Conquering Anger: The Five Step Plan

By D Kaye
Essays 2016

MyLife Essay Contest 2016


Ok, I’ll admit it. I get angry. Not once in a while, but almost every day.  Back in the days when I was still single, I hardly ever raised my voice. Life was easy. No financial pressures. No kids dribbling milk all over my freshly washed floors or ignoring my orders to go to sleep. No laundry piling up or work deadlines to meet. But now I’m in the trenches. And I’m not facing the curve balls coming my way in an honorable way.

This morning I had a hard time getting one of my kids up for school. I watched the clock inch forward and my blood pressure inch forward along with it. My repeated warnings fell on deaf ears. Then I lost it. The kid got to school, I hope on time, but the price I paid was too dear. I thought about this incident today and about all the other incidents where I let my fury rise unchecked and spill over headlong like hot lava rushing down a jagged mountain. I needed to change course. Fast. Or there would be no telling where things could head.

I studied the writings of Chassidus on how to approach anger and it inspired me to develop The Five Step Plan:


  1. Ask Yourself-What is Hashem Trying To Tell Me?

The Talmud tells us that anger is akin to worshiping idols and in Epistle 25 in Igeres Hakodesh the Alter Rebbe explains why:“The reason is clear to those that have understanding: because at the time of his anger, faith has departed from him. For were he to believe that what happened to him is of G‑d’s doing, he would not become angry at all. And though it is a person possessed of free choice who is cursing him, or hitting him, or causing damage to his money, and therefore is guilty according to the laws of man and the laws of Heaven for having chosen evil—nevertheless, as regards the person harmed—this was already decreed from Heaven, and “the Omnipresent has many deputies.”

Getting angry is not going to solve the problem. In fact what you’re really saying in a rather blatant way is that you don’t trust that what’s happening to you is from Hashem. Instead ask yourself, “What message is Hashem trying to send me?  What am I meant to learn from this?”[1]

  1. Remind Yourself- Mending This Won’t Be Easy

In Letter 6670, the Rebbe advised a young woman, “Keep the mitzvah found in the Code of Jewish Law, that if you hurt someone’s feelings—even out of anger—you must apologize in person and ask for complete forgiveness… It is by nature difficult for a person to apologize. Nevertheless, you should overcome that difficulty and do it. That itself will help you weaken your tendency towards anger.”[2]

So it’s the end of the year and you’re doing a reckoning and scrolling through all the blunders of the past. You want to repent for those outbursts.  Believe it or not the only way out is to swallow your pride and ask for forgiveness. Not very pleasant. Imagine this before you let those hurtful words spill out.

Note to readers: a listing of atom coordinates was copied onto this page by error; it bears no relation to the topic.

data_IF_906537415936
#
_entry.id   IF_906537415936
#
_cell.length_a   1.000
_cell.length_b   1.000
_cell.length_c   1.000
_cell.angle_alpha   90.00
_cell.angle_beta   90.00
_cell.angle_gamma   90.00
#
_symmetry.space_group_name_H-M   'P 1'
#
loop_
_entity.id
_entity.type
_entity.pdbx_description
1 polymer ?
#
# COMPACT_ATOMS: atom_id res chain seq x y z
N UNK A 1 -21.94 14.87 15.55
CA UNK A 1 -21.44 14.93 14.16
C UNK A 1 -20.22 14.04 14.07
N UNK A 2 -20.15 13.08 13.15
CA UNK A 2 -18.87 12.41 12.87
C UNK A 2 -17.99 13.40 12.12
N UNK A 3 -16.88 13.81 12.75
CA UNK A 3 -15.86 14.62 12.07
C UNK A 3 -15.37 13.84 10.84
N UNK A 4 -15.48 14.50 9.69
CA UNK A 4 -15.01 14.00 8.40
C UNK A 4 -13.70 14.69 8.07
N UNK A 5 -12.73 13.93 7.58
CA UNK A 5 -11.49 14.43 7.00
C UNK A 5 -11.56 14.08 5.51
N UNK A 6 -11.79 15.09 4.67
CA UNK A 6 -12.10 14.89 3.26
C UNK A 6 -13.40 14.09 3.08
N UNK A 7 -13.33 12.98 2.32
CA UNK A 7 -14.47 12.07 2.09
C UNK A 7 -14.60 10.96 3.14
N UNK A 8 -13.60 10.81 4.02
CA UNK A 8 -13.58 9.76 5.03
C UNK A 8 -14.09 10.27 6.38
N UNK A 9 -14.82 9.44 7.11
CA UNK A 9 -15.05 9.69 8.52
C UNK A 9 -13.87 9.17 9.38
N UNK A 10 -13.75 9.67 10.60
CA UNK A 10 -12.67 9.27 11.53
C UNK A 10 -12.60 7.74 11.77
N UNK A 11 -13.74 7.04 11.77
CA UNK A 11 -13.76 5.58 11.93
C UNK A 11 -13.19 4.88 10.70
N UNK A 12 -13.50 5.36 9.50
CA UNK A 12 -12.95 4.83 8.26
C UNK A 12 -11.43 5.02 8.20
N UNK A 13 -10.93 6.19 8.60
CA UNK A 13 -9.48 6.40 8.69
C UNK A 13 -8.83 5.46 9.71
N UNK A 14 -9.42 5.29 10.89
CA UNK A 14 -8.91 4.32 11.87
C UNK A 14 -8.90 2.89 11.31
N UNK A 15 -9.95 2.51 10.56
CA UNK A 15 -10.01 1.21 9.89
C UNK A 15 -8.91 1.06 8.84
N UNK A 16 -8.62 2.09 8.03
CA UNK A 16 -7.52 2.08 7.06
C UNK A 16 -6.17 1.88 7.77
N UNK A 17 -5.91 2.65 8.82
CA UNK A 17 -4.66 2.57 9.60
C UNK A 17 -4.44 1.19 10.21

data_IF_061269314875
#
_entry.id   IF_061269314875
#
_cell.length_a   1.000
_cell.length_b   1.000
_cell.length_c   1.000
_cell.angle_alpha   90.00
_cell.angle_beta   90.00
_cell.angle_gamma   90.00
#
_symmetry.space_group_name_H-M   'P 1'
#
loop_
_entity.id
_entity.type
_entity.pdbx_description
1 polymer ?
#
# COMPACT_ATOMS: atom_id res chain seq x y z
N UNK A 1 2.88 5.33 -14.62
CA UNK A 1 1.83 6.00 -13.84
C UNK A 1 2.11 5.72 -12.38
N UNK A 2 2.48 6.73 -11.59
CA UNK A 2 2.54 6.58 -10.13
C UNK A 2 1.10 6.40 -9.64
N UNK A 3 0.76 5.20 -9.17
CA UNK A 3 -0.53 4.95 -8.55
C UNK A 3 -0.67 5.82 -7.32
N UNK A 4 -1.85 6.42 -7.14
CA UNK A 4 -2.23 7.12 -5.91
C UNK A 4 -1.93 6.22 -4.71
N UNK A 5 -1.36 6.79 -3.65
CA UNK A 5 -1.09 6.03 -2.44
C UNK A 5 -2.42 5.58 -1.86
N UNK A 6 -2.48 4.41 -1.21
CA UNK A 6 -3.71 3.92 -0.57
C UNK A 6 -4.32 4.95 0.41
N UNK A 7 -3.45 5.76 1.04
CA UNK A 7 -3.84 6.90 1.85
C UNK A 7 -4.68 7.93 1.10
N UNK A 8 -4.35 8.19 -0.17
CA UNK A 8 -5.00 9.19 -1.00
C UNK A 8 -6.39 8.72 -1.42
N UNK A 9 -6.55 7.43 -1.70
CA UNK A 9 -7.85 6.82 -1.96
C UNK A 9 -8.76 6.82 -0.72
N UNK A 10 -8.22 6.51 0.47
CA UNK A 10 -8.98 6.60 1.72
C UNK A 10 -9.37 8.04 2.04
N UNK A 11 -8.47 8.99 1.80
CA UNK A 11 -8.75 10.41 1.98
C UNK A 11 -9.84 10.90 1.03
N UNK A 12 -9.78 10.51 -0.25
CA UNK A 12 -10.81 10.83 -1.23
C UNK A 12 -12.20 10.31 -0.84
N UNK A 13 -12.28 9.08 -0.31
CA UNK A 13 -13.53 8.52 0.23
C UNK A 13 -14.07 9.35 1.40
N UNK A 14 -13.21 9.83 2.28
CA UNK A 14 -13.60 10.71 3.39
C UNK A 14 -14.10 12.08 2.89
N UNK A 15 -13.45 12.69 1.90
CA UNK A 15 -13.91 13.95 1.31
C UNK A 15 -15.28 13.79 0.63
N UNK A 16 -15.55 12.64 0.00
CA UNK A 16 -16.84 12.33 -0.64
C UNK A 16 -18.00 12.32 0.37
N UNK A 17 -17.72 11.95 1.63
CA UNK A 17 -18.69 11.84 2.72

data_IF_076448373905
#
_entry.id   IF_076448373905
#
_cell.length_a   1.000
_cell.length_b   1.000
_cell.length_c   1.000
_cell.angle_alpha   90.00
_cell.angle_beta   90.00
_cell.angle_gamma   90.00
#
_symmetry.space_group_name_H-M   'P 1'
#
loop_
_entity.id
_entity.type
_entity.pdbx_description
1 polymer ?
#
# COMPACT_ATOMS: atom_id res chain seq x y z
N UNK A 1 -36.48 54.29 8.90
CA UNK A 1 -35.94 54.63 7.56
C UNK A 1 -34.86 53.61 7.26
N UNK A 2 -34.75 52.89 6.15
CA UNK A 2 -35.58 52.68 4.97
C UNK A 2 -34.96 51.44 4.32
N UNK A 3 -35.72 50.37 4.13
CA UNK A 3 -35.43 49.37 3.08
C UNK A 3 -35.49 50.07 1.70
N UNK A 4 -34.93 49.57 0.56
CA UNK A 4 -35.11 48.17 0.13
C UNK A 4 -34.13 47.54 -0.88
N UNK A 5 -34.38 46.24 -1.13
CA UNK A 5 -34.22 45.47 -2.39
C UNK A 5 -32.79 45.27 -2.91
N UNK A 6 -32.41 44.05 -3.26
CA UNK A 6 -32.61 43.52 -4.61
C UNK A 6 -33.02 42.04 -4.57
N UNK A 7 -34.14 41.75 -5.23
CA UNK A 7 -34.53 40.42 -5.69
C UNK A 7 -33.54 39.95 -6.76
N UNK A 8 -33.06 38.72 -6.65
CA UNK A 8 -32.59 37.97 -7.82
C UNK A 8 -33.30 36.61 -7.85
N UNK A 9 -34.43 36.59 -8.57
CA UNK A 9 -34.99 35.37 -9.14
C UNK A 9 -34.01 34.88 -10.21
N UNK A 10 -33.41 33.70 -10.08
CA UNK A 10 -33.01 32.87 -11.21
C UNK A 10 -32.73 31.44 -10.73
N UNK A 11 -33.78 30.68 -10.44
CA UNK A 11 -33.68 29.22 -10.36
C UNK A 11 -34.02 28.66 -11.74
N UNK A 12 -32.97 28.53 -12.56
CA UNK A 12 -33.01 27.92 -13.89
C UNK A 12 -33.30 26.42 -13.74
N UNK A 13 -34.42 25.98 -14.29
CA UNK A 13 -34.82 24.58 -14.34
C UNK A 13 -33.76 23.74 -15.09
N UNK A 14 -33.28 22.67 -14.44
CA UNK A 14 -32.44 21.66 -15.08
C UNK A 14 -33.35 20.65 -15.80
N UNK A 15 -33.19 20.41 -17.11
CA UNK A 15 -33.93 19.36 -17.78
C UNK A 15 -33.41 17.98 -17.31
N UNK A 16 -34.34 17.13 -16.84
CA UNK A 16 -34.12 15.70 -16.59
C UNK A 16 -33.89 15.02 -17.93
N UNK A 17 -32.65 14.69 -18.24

1. Remember-Someone Is Watching

In Chapter 41, the Baal Hatanya writes, “Behold, G‑d stands over him, and the whole world is full of His glory, and He looks upon him and examines his conscience and heart if he is serving Him as is fitting.”   [3]

Repeat these lines until it becomes your mantra. Envision Hashem standing before you, watching your every step. Could you say these words or act this way in front of the King of Kings?

  1. Tell Yourself , “I Am the Master.”

The  Rebbe taught, “You are the master over the animal within, not the slave.
Just because it burns inside like a furnace doesn’t mean you must obey.”  [4]

Your kid turned the faucet on full force and let the water overflow to get your goat. Remind yourself, “I am the master.  I will face this with dignity. I will not do the anger dance. I am no longer a slave to my evil inclination.”

  1. Replace Anger With Unconditional Love

The Rebbe taught, “It is said that all our exile is due to the sin of unconditional hatred.
When each one of us will start with unconditional love in our own domain, from there it will spread to all else that we do, and from there to the entire world” [5]

Your husband did something that upset you. You want to say something hurtful. Conquer the urge. Judge him favorably.  Express your hurt in a respectful way. Swap your negative feelings for unconditional love.

The Rebbe explained that there are sparks of light hidden in this world. Some are easily found and redeemed. But others are so intense that they are hidden behind a thick veil of darkness and are difficult to reveal.  The only tools to redeem them are beyond our intellect and senses. These are the hidden strengths that we discover when our inner resolve is challenged.[6] Overcoming those tests is what builds the self and the world.

So, I’m all set to tackle this. I will ask, “What is Hashem trying to tell me?” I will picture the shame of having to ask for forgiveness. I will remember the King is watching. I will be a master and not a slave. I will replace anger with unconditional love.  I’m prepared for a scenic bumpy journey. I may land flat on my face sometimes. But I’m prepared to get up and shoulder onward.  Perhaps one day I’ll discover those hidden sparks of light.



[1] Kaminker, M., How To Deal With Anger,

[2] Ibid

[3] Ibid

[4] Freeman, T. , Daily Dose of Wisdom

[5] Ibid

[6] Ibid